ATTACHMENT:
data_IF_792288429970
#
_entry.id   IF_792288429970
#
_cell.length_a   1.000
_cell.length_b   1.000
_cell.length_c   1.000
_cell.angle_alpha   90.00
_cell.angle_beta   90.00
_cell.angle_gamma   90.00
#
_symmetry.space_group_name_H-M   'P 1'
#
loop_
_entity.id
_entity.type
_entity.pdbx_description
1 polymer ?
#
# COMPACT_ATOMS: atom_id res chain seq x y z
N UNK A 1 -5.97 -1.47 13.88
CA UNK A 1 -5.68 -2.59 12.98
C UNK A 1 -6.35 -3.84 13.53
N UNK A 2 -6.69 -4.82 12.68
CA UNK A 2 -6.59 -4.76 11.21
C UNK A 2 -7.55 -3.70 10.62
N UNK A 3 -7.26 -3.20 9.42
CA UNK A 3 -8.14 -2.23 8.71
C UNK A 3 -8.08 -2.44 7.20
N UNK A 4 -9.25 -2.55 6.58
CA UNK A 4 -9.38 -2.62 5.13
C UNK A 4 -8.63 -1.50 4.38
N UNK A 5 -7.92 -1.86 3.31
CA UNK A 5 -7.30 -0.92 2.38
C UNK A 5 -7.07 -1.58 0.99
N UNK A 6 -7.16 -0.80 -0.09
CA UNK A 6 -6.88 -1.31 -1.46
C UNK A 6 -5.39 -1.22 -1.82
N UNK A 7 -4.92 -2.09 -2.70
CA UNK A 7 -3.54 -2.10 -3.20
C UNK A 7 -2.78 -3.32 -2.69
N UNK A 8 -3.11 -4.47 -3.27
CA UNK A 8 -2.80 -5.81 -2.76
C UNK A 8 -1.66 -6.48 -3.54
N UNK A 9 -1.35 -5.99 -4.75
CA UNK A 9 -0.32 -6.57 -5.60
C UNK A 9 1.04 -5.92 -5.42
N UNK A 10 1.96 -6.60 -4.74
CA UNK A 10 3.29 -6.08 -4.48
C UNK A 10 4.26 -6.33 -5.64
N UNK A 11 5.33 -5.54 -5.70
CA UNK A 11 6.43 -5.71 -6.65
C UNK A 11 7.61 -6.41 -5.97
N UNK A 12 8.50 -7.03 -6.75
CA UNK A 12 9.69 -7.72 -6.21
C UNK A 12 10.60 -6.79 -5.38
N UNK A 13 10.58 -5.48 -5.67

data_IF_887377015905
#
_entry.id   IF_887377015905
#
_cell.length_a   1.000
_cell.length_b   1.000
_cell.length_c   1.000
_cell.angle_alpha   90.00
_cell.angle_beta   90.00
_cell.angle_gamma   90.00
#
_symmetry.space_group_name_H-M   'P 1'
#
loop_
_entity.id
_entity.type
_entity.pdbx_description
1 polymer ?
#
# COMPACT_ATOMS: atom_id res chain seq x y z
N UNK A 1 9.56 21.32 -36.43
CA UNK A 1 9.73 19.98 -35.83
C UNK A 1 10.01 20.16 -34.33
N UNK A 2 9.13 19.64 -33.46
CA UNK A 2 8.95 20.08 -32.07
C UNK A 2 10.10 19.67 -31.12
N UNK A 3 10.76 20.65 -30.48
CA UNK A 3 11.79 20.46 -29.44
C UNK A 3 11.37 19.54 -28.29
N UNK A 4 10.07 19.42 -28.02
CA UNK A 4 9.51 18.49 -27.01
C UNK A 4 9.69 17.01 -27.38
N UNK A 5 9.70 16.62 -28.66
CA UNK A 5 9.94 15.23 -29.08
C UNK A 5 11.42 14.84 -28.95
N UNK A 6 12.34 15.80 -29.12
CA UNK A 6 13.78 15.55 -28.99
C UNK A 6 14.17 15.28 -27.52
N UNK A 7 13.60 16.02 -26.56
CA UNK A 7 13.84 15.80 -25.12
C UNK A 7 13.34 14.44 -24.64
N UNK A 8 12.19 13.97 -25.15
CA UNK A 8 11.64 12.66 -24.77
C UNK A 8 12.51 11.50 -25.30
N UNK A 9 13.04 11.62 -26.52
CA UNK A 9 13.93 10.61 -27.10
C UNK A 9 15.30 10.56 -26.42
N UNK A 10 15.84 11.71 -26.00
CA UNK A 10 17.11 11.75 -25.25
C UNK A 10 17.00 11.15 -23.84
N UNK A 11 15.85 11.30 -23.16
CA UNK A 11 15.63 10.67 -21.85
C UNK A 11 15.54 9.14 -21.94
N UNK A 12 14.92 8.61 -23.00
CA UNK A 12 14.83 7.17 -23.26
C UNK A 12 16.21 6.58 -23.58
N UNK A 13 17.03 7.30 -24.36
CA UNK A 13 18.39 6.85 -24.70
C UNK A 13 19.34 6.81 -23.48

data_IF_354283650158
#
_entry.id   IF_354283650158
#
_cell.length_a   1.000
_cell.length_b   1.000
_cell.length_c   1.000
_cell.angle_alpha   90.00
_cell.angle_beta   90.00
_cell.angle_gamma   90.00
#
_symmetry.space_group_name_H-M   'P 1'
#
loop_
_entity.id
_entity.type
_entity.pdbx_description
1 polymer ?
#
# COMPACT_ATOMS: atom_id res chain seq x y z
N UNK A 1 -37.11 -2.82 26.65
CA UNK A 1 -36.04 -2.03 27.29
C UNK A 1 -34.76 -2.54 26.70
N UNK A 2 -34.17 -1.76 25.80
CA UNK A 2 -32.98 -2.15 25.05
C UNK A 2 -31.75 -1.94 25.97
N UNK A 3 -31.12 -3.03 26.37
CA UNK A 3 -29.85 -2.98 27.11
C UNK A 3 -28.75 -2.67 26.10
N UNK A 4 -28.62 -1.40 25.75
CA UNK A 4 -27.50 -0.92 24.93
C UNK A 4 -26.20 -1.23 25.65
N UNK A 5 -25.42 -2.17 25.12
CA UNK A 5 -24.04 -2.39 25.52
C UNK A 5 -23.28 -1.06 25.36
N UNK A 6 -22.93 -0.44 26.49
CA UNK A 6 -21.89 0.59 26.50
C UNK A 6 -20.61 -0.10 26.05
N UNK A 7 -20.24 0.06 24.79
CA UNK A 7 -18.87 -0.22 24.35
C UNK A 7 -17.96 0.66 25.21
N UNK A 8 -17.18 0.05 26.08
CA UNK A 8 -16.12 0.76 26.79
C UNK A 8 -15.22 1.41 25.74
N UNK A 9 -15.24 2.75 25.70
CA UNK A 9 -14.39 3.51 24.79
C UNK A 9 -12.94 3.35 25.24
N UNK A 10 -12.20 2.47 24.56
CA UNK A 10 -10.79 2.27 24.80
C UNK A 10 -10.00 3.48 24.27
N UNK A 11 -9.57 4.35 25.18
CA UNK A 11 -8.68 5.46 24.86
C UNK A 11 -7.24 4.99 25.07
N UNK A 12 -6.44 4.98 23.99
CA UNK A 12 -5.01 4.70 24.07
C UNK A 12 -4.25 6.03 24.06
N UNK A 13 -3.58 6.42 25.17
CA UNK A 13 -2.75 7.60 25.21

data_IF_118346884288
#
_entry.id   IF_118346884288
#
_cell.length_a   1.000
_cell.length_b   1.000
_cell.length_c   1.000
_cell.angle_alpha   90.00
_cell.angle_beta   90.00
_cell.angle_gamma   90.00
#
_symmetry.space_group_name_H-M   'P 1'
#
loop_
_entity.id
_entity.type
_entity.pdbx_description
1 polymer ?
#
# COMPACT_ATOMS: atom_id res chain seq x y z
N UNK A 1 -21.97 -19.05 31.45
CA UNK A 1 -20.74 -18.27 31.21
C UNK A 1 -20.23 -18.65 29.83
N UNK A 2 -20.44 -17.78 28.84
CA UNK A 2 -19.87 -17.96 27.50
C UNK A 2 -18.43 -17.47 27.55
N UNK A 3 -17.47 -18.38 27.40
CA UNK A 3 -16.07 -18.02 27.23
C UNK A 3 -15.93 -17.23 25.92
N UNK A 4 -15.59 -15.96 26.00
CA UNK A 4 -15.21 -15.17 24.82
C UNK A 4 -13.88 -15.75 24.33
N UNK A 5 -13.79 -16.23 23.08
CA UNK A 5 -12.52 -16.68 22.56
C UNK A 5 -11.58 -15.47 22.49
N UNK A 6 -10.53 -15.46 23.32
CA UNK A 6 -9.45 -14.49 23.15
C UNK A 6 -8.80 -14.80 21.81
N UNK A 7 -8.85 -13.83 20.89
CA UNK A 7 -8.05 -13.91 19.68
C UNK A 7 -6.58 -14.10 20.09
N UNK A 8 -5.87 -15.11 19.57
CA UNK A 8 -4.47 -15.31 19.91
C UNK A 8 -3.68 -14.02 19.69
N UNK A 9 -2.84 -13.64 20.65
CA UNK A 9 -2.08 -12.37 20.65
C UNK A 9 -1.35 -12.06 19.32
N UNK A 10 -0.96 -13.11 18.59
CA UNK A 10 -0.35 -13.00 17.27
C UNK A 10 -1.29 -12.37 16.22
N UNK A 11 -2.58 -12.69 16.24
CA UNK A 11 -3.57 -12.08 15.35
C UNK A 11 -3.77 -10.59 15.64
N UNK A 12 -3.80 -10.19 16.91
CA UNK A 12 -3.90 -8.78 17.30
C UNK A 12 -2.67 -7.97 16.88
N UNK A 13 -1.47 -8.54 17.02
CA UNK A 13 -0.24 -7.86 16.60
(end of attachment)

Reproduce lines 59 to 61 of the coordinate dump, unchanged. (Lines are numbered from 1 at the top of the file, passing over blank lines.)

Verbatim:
#
_entry.id   IF_887377015905
#